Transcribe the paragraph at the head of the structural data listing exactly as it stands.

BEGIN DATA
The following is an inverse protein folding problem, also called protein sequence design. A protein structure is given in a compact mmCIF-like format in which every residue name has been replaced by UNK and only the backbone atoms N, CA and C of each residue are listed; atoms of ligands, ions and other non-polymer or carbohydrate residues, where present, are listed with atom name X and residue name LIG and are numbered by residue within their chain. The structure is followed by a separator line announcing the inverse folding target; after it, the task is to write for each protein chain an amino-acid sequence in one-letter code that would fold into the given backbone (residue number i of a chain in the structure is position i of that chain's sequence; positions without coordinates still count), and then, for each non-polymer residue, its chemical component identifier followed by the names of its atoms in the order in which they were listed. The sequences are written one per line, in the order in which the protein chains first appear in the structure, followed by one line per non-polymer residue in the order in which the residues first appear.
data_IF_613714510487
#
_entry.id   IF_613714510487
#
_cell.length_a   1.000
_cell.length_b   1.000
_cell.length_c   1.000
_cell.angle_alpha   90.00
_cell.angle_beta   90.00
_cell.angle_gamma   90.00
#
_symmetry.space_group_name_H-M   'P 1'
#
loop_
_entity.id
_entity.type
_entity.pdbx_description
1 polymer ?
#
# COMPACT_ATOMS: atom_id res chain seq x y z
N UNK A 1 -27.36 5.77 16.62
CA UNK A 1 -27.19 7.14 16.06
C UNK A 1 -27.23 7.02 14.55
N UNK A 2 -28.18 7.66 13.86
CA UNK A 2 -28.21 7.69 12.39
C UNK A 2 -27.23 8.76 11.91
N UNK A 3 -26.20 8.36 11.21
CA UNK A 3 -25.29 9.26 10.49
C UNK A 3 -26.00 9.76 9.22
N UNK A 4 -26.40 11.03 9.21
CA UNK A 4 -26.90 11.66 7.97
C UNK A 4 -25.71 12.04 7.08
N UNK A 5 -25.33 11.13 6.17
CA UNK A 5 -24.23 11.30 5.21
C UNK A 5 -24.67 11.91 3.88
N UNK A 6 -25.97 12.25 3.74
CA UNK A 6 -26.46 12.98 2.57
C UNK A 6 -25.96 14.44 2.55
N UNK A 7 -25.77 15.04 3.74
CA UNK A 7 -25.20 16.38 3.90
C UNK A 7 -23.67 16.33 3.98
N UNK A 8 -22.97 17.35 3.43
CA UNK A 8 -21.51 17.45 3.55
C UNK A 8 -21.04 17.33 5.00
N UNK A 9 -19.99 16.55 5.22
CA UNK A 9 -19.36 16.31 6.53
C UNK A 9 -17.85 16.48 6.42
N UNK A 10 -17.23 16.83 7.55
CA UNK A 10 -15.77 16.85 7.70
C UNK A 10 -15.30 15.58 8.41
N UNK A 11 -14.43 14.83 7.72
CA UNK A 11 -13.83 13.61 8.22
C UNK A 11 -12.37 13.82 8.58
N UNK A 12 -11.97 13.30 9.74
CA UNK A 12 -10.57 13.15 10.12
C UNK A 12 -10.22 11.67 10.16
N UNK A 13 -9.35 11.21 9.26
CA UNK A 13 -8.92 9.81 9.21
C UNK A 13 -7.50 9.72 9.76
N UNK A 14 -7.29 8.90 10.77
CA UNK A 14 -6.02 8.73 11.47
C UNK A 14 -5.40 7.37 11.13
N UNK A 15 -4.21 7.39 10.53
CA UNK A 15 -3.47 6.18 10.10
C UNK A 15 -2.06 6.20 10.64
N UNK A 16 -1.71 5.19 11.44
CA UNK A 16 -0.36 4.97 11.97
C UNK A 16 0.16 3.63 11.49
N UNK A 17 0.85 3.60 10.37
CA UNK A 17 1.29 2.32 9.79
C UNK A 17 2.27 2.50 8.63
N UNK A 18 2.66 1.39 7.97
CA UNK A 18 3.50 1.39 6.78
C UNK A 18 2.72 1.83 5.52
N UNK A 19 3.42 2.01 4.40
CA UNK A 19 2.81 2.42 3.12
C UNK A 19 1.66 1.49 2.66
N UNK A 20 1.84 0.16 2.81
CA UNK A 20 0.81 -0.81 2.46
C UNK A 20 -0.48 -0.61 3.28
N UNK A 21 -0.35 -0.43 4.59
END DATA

The following is an inverse protein folding problem, also called protein sequence design. A protein structure is given in a compact mmCIF-like format in which every residue name has been replaced by UNK and only the backbone atoms N, CA and C of each residue are listed; atoms of ligands, ions and other non-polymer or carbohydrate residues, where present, are listed with atom name X and residue name LIG and are numbered by residue within their chain. The structure is followed by a separator line announcing the inverse folding target; after it, the task is to write for each protein chain an amino-acid sequence in one-letter code that would fold into the given backbone (residue number i of a chain in the structure is position i of that chain's sequence; positions without coordinates still count), and then, for each non-polymer residue, its chemical component identifier followed by the names of its atoms in the order in which they were listed. The sequences are written one per line, in the order in which the protein chains first appear in the structure, followed by one line per non-polymer residue in the order in which the residues first appear.